On November 15th, 1998, Kwame Ture (formally Stokely Carmichael) made his physical transition. I remember where I was when we received the news. We were at Sacramento State University, early on a Sunday morning, preparing to begin our work study meeting when one of the members came in and made the announcement. None of us were surprised. Kwame had been ill with the prostate cancer that eventually took his life for quite some time. I remember thinking things were about to change for all of us. [Over] Twenty years later, we have gone through major growing pains as an organization . . .
Some folks actually follow celebrities from city to city with the objective of taking pictures with these well known actors, musicians, athletes, etc. You’ll never catch me doing anything like that. I’ve actually had opportunities to meet many people in those fields whose work I admire such as George Clinton, Chris Webber, Forest Whitaker, and Derek Jeter. But I passed on walking up to them because although I respect their craft, I just don’t see what they do as something deserving of that level of adulation. At least not from me. What I mean is, it’s not like Jeter, Michael . . .
During a year where so many of our people have been abandoned and are looking for direction, we must ask ourselves how might the Black Panther Party grappled with the coronavirus pandemic? How would an organization that looked at the pandemics of their time— dope, illiteracy, police terror, etc., approach supporting communities who desperately need health care that is being withheld from them. . . .
Get in the practice of periodically asking yourself the same question. If you were to drop dead right now, what would people say about you? The answer to that question will never be provided by how many internet arguments you believe you won. It won’t materialize based upon how many people you overtalked or abusively dominated. And, it won’t be influenced by whatever image of yourself you spent so much time constructing that has absolutely nothing to do with who you really are as a person. . . .
This week is quite a historical week as it relates to the African liberation struggle within the confines of the colony known as the U.S. In August of 1971, George Jackson, who was incarcerated in California, was murdered inside prison walls there. As a response to his murder and oppressive prison conditions, incarcerated persons from all walks of life banded together at Attica Prison in New York and staged a rebellion that saw about 40 people slaughtered by prison officials and police. In August of 1989, Huey P. Newton, the co-founder of the Black Panther Party for Self Defense, and . . .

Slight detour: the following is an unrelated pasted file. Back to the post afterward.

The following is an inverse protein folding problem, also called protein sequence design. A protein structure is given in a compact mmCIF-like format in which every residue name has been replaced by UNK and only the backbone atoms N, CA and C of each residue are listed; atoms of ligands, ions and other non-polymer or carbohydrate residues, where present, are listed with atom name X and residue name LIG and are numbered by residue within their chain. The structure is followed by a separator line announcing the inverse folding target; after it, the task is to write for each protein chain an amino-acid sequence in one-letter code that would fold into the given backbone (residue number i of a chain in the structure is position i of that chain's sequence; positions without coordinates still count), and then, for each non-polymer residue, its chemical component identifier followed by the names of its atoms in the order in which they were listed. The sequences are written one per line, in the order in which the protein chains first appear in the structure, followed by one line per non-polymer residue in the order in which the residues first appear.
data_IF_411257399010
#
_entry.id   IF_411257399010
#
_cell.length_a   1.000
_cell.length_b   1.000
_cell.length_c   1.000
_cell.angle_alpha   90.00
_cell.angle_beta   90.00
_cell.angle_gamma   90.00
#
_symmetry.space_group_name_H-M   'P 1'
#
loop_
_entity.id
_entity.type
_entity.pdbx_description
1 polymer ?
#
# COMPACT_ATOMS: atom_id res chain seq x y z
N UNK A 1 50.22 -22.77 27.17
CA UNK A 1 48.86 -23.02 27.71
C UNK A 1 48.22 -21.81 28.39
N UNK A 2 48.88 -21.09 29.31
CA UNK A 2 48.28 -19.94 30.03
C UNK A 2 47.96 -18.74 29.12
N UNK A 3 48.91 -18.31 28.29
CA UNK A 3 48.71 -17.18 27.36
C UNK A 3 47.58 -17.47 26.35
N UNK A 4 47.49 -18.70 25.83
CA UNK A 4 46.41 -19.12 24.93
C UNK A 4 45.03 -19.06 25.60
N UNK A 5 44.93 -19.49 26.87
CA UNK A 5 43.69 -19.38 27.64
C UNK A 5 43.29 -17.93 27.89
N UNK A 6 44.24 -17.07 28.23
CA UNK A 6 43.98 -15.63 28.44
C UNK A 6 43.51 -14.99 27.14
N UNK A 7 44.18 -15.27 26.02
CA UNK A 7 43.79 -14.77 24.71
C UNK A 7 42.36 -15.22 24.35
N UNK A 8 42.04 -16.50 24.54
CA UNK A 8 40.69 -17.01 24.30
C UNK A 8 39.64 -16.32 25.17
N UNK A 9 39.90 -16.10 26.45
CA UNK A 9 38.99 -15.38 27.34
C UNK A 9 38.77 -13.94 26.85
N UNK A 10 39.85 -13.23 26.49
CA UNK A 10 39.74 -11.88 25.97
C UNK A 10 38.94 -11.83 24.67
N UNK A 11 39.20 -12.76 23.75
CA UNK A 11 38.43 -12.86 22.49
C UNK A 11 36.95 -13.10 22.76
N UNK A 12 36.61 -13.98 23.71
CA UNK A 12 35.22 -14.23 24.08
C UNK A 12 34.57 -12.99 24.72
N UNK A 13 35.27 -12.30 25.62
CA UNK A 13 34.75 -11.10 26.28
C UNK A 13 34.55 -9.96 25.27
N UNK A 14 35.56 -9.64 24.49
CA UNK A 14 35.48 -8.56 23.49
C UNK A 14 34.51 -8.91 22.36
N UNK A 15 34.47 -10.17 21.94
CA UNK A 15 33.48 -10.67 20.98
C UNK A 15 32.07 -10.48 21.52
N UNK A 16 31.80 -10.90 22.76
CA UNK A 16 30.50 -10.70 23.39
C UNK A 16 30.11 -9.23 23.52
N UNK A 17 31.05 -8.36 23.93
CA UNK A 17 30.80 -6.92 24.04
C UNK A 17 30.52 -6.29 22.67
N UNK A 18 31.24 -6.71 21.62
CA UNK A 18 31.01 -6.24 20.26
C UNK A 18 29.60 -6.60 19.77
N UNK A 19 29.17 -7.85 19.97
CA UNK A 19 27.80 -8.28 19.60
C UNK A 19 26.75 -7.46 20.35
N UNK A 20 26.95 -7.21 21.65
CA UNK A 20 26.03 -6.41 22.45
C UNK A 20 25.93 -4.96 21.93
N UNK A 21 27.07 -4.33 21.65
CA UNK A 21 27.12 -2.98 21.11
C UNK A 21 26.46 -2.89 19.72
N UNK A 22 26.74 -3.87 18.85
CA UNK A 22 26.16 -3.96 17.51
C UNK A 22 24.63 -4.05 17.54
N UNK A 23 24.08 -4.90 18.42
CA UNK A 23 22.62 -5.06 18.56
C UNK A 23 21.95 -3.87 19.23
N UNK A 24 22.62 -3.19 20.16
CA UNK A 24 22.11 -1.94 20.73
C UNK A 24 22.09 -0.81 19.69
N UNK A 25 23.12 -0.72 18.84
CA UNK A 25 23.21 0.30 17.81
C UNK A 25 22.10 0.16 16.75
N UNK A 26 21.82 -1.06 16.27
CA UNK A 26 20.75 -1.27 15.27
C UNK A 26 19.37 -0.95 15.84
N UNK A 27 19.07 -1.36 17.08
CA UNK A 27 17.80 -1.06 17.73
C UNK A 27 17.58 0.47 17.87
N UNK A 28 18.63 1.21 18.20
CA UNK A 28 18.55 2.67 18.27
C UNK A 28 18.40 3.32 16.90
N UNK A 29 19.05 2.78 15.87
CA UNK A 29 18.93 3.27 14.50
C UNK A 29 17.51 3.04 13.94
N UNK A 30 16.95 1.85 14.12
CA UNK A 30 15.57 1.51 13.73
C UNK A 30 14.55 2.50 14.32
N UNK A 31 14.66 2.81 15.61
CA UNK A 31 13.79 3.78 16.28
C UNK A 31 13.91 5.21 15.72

Black August is an African (Black) institution that is commemorated annually to honor the contributions of our African freedom fighters who sacrificed in order to strike blows against the U.S. capitalist empire on behalf of the African masses. . . .
“Revolutionary or Death” is the 2020 biography written about former Black Panther Party (BPP) Minister of Information Leroy “Eldridge” Cleaver. The book was written by Justin Clifford. Eldridge Cleaver without question was an enigmatic figure within the BPP and Clifford attempts to use this biography to show a balanced view of Eldridge Cleaver as insightful and talented while also displaying Cleaver’s brutality and ruthlessness. Most people engaged in studying the history of African liberation movements in general and the BPP in particular already have some understanding of the contradictions within the BPP. Eldridge personified those contradictions. On the positive . . .
What, then, are we fighting for? I want to open the door to this critical, but absent, conversation around anti-racist organising – the space for such conversations is desperately needed. Indeed, many of the claims about race that I have challenged created a suffocating climate in the last decade in which dissent from shared assumptions and attempts to develop theoretical grounds for solidarity are routinely characterised as ‘anti-black’. . . .